(a) a copy of a set of Harmonized Tariff Schedule (HTS) numbers and descriptions, described at 19 USC Section 1202, as amended from time to time, and which is incorporated herein by reference,
(b) a copy of a set of Standard Industrial Classification (SIC) code numbers and descriptions set out in Executive Office of the President, Office of Management and Budget, Standard Industrial Classification Manual (1987), as amended from time to time, and which is incorporated herein by reference.
Description
(A) CROSS-REFERENCE TO RELATED APPLICATIONS

This is a Continuation-In-Part of application Ser. No. 08/222671, filed 1994 Apr. 4, now abandoned.

(B) BACKGROUND OF THE INVENTION

1. Field of Invention

This invention relates to an integration of computer hardware, software, communication systems, hierarchical indexing and cross-referencing to convert familiar economic index codes into discrete bi-directional communication channels for messaging. In particular, the subject invention pertains to an apparatus allowing intercomputer communication for implementing collaborative messaging between two or more users concerned with messaging on any indexed topic in a data base for economic activity, or a portion of such a topic.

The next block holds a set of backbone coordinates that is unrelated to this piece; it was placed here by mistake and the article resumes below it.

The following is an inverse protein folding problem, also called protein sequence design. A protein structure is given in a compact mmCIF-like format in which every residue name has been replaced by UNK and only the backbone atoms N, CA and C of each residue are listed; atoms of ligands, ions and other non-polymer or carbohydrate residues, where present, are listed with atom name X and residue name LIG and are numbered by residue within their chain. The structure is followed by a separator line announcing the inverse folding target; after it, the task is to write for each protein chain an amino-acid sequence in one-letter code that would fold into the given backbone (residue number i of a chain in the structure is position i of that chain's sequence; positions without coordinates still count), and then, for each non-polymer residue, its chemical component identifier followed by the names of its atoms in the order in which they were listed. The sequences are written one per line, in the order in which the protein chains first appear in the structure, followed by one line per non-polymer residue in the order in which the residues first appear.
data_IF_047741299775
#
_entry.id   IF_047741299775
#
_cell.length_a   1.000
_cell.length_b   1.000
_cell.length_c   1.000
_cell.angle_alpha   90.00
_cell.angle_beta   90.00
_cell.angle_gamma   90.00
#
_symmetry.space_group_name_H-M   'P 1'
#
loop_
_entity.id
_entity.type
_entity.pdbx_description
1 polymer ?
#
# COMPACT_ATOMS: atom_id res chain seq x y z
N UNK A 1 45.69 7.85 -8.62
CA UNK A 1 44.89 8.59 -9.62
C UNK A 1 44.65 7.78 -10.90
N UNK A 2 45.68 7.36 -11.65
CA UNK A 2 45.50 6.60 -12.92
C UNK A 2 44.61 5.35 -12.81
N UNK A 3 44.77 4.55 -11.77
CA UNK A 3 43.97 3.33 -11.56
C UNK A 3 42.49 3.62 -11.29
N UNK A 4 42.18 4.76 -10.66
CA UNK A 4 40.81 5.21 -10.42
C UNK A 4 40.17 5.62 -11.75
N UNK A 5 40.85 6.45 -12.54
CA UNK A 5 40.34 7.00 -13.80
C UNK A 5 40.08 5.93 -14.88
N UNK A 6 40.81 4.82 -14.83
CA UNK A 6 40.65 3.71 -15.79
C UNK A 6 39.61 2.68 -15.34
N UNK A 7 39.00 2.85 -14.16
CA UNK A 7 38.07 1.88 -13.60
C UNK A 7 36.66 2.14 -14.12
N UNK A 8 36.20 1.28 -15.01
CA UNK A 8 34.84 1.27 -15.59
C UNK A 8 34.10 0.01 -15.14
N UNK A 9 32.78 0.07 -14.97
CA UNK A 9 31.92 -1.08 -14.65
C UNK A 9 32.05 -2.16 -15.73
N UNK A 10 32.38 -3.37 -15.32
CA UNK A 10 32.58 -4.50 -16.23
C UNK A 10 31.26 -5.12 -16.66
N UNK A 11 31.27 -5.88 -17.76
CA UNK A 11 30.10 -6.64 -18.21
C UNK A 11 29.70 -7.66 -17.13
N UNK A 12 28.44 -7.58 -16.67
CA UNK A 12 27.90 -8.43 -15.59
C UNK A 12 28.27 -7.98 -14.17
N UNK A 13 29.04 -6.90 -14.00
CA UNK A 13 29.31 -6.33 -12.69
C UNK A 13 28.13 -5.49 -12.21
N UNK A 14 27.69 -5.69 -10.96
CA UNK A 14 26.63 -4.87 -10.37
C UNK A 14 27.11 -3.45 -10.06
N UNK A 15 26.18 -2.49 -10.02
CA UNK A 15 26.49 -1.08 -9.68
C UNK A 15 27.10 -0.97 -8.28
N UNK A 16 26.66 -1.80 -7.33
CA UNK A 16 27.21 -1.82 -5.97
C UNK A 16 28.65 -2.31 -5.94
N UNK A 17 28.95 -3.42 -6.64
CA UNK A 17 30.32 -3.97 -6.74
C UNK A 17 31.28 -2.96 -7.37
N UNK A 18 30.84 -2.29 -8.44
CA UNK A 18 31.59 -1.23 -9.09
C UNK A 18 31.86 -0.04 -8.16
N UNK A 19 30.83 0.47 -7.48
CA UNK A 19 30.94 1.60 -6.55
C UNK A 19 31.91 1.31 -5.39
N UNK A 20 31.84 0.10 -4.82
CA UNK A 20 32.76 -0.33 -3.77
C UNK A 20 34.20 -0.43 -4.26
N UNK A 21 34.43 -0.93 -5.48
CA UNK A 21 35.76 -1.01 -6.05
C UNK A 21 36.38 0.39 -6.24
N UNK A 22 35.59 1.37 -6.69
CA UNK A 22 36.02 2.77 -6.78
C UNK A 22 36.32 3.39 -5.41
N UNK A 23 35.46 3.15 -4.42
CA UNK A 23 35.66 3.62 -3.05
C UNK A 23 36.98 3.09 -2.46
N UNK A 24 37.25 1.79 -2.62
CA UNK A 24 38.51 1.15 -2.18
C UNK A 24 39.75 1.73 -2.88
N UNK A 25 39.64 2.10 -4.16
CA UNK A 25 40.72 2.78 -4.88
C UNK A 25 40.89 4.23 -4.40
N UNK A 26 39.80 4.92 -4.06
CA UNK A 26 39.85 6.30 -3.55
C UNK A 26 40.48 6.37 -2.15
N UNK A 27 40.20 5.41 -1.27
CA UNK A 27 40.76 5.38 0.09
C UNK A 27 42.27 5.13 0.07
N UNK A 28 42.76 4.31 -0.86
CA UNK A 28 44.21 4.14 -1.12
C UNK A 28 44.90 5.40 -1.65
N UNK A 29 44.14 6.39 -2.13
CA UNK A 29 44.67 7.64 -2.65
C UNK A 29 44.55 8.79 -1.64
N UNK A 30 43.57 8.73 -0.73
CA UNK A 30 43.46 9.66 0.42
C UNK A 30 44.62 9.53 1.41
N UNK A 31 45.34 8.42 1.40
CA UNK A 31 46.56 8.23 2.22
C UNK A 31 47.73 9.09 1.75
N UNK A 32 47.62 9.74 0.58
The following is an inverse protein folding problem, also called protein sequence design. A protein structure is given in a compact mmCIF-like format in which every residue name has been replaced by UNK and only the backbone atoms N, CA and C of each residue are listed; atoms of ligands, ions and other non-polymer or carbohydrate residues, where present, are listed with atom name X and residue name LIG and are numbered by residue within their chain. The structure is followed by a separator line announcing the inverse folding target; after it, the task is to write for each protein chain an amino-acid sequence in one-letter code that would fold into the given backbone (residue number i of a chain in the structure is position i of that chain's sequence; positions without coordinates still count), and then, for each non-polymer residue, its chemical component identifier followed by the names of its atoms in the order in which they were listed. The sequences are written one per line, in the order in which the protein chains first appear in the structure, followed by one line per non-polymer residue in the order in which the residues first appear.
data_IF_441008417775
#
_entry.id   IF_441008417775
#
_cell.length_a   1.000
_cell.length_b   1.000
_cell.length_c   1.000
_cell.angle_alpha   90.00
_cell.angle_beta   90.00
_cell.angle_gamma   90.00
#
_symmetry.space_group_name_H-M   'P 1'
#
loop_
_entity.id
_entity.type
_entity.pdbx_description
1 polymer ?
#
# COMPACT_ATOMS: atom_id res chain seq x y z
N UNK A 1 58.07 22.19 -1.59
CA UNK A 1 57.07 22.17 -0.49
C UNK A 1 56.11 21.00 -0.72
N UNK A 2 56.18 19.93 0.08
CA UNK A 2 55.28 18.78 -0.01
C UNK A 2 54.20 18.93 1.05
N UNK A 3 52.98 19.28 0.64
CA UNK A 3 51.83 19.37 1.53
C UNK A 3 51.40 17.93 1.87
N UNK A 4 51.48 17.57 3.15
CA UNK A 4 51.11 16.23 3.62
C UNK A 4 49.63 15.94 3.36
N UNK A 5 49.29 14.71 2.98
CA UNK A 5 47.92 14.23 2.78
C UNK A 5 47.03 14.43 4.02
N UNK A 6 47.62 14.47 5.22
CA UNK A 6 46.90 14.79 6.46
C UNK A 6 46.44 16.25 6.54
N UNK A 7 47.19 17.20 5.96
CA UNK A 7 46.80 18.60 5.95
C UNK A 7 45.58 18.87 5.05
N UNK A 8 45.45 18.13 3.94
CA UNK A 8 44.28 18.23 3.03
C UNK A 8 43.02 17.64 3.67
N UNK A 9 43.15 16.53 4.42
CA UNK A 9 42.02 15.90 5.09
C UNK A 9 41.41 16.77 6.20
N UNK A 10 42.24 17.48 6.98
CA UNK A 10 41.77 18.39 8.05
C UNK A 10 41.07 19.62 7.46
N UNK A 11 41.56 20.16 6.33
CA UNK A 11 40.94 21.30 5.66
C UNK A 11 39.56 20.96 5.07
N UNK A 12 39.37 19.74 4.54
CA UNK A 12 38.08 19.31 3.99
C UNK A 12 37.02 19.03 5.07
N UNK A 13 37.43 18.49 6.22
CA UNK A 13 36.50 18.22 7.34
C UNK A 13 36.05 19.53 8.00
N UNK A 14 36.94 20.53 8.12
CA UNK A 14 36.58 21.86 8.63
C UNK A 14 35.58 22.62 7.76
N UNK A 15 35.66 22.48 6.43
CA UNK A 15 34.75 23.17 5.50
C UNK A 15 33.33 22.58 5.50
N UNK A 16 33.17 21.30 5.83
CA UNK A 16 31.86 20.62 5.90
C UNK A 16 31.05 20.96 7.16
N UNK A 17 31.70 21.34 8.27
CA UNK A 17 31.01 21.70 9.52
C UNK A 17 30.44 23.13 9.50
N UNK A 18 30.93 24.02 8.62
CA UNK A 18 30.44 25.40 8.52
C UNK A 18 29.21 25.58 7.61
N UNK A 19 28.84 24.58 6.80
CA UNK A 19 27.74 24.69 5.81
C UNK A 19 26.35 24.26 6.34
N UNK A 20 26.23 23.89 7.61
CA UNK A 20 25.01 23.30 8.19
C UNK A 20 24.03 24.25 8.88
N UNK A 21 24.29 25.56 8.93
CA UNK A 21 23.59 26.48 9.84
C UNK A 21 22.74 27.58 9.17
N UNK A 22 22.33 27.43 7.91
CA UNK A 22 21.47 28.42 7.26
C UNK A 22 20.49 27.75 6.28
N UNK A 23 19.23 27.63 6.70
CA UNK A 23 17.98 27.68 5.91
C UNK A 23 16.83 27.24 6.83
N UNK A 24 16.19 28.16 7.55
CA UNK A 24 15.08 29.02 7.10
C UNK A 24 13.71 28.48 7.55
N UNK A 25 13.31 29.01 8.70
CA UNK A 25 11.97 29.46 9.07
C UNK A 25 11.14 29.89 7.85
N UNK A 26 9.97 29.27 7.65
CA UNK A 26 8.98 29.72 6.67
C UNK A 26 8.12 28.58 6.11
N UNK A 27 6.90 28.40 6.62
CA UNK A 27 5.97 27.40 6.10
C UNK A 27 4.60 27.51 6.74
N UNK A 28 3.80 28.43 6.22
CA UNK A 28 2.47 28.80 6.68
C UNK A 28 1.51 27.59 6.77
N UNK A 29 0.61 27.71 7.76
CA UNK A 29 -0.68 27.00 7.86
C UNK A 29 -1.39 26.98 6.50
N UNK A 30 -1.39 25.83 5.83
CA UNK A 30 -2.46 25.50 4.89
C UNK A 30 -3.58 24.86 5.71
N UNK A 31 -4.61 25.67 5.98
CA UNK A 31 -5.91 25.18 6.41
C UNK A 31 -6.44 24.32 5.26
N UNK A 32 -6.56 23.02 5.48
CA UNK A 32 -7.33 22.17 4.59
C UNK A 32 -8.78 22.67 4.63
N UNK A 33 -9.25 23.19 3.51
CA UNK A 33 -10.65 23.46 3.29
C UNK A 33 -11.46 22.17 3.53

2. Description of the Prior Art

A. Prior Art On Conferencing

Distributed computer systems, using many decentralized personal and commercial computer systems became a pragmatic alternative to large central or main frame computers years ago. When a user performs an operation of a traditional computer application using a personal computer, he relies on an input device such as a keyboard or mouse to generate an event in the programmable application that invokes a change in the application's internal system or primes a processes that yields output. These computer systems may be connected to one another by telephone lines using modems to translate and interpret the encoded data transmitted between systems.